What Suburbs Have the Easiest Commutes in Chicagoland? - bairdwarner.com
What Suburbs Have the Easiest Commutes in Chicagoland?

As the third most-populous metro area in the United States, Chicago has an amount of automobile traffic rivaled by few. Fortunately, the city is home to an incredibly expansive commuter rail network. Metra has its flaws, as any regular rider can tell you. But having a credible alternative to hours of bumper-to-bumper traffic (the reality in many American cities), even from some of the most far-flung suburbs, is better than not. In fact, some of Chicago’s suburban communities top the list when it comes to the best transit alternatives.

Evanston

This home to Northwestern University and tree-lined streets is proximal to the city, but that comes with a caveat: no direct expressway access. Evanston is in the unique position of having both Metra and CTA rail access (not unlike Oak Park). While driving to downtown Chicago can easily take an hour, taking Metra from downtown Evanston can take as little as 20 minutes.

Chicago Transit Authority trains take longer, but they might be the better option depending on your destination: while all Metra trains terminate in the West Loop, the Purple and Red Lines provide much more direct access to major employment centers like the Gold Coast, Mag Mile, River North, and the Merchandise Mart. Purple Line trains run express into the city during rush hour, minimizing time lost vs Metra.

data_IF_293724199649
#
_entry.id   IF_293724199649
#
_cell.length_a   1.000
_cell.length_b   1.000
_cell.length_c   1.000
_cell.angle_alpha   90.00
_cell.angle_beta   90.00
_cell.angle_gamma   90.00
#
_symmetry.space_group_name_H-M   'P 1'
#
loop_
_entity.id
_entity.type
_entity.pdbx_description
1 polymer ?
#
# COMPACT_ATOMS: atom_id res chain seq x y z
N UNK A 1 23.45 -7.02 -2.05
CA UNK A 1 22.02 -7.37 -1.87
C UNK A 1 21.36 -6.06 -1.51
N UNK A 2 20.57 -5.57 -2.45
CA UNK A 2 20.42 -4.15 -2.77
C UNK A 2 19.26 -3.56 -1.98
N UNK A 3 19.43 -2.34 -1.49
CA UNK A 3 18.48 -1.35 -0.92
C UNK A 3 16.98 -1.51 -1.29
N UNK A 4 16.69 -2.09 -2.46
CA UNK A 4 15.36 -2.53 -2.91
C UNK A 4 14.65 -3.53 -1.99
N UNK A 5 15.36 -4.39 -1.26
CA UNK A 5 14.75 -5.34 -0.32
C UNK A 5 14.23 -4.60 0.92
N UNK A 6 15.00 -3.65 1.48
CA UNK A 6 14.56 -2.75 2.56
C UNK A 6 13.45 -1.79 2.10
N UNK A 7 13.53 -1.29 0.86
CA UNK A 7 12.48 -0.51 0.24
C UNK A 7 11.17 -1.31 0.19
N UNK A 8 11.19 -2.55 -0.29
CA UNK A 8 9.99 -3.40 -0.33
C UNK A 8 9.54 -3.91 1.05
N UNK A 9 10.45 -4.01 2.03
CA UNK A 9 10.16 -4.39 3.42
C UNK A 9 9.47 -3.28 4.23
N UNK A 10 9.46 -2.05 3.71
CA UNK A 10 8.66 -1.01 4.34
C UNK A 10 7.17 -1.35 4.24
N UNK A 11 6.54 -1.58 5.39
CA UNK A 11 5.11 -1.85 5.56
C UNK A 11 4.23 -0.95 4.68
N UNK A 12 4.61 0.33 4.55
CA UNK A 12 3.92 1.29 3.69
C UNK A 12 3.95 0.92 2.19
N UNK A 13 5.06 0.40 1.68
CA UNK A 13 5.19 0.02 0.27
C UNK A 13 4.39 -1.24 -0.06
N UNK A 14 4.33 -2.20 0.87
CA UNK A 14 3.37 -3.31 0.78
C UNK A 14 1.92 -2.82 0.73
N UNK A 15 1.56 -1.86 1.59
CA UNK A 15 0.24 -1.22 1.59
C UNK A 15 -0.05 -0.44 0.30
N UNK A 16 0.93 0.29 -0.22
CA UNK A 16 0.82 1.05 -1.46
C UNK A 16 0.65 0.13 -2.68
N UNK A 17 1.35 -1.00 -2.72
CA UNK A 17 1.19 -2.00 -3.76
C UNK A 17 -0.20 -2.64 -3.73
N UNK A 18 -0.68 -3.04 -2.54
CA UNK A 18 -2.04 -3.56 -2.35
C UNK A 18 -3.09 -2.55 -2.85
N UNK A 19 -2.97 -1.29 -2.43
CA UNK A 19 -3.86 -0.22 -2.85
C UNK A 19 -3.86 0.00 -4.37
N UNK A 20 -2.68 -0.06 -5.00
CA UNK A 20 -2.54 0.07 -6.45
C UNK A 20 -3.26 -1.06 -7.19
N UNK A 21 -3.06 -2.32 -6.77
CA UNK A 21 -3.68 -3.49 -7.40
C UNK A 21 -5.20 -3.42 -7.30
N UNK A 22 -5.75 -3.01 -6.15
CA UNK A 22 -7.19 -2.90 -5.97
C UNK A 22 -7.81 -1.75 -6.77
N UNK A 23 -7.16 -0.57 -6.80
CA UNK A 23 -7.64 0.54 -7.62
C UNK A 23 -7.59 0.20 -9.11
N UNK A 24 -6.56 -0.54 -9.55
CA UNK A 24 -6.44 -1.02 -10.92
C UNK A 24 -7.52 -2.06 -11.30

Naperville & Downers Grove

Despite their considerable distance from the city, these two can feel much closer thanks to what are essentially dedicated express trains on the Metra BNSF line, running nonstop from here into the city.

And the time savings can be staggering: a 60-90 minute drive into the city, versus a 26-minute (Downers Grove) or 34-minute (Naperville) train ride. It’s no coincidence that Naperville’s two Metra stations rank No. 1 and No. 2 in ridership, followed at No. 3 by — you guessed it — Downers Grove.

Libertyville

There aren’t many places in the suburbs where a Metra station is served by multiple lines. But when that happens, it can make a world of difference. If you’re an off-peak hour commuter, you can be sure there won’t be the one- or even two-hour gap between trains there would be with a single line serving the station.

A few other places like this include Joliet, Blue Island, and Franklin Park, but Libertyville’s Prairie Crossing station takes the cake: one of its two lines, the North Central Service, provides little-known (albeit infrequent) service to O’Hare, connected directly to the terminals via the people mover, which will reopen later this year.

Harvey, Homewood, Flossmoor, and Richton Park

Truly anywhere along the Metra Electric line, which runs straight through the south suburbs, gets bonus points here. It runs the most trains of any line, and with more frequent service comes greater flexibility.

However, the bonus points are really awarded for commute reliability. Many Metra lines have to share tracks with freight trains, and that often causes delays. But Metra has full control over the Electric line’s tracks, resulting in the best on-time performance on the system: over 97 percent in each of the last five years.